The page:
• slow down how fast the cancer is growing
  • shrink the cancer
  • help you to live more comfortably by managing symptoms, like pain.

Treatment depends on:

  • how far it has spread
  • your general health

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Permission To Use This Summary

PDQ is a registered trademark. The content of PDQ documents can be used freely as text. It cannot be identified as an NCI PDQ cancer information summary unless the whole summary is shown and it is updated regularly. However, a user would be allowed to write a sentence such as NCIs PDQ cancer information summary about breast cancer prevention states the risks in the following way: .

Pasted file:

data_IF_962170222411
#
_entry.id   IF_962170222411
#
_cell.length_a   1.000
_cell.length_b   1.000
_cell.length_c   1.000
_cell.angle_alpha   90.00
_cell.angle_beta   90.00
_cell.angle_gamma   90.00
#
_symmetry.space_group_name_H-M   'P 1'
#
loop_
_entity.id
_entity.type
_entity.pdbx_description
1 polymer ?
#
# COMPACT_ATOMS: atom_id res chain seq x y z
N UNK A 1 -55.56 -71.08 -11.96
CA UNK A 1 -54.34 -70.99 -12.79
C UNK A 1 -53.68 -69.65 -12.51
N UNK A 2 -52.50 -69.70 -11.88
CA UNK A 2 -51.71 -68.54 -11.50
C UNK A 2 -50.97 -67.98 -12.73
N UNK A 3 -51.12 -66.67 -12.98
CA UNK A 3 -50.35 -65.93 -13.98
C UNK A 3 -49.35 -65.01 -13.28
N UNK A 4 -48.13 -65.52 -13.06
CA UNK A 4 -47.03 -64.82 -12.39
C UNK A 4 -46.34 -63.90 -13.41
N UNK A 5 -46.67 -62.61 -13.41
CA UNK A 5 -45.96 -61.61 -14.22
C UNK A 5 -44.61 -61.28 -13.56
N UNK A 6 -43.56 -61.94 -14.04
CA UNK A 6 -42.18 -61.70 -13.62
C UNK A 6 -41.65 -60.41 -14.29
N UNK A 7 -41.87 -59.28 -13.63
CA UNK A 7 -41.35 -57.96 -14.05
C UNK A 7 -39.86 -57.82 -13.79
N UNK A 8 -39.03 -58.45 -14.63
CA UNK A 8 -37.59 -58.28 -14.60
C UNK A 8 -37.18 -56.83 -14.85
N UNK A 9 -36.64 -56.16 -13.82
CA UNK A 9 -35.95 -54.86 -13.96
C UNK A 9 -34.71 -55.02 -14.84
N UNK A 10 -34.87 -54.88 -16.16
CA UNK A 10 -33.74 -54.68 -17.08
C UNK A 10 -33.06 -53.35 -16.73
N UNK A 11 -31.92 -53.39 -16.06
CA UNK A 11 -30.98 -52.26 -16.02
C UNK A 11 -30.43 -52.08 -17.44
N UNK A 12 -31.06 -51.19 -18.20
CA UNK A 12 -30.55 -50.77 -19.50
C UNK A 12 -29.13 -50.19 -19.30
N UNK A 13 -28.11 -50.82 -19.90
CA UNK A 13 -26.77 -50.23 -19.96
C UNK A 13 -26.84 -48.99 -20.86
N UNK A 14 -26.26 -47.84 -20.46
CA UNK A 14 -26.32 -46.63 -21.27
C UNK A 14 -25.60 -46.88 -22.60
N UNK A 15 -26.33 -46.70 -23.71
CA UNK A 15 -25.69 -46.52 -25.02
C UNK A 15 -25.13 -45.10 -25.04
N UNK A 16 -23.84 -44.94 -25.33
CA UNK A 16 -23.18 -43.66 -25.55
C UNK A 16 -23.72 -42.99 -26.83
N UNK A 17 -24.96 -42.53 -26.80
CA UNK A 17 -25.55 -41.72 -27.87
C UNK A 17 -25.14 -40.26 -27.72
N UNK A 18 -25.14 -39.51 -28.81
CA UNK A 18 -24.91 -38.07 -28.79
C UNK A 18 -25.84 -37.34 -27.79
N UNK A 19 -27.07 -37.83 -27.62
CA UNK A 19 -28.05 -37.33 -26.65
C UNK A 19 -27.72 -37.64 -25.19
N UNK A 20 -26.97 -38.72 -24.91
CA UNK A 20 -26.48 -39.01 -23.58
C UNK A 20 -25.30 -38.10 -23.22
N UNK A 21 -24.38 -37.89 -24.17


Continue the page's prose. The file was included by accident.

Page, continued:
The best way to cite this PDQ summary is:

PDQ® Adult Treatment Editorial Board. PDQ Bladder Cancer Treatment. Bethesda, MD: National Cancer Institute. Updated < MM/DD/YYYY> . Available at: . Accessed < MM/DD/YYYY> .

Images in this summary are used with permission of the author, artist, and/or publisher for use in the PDQ summaries only. If you want to use an image from a PDQ summary and you are not using the whole summary, you must get permission from the owner. It cannot be given by the National Cancer Institute. Information about using the images in this summary, along with many other images related to cancer can be found in Visuals Online. Visuals Online is a collection of more than 3,000 scientific images.

Life After Bladder Cancer Treatment

A New Treatment for Bladder & Urinary Tract Cancer

Anyone with bladder cancer will often wonder whether the symptoms will get better or worsen with time. Your concern is genuine. The recovery or recurrence will depend on the type of cancer and the stage of the disease, but the aim of treatment is always to destroy the cancer.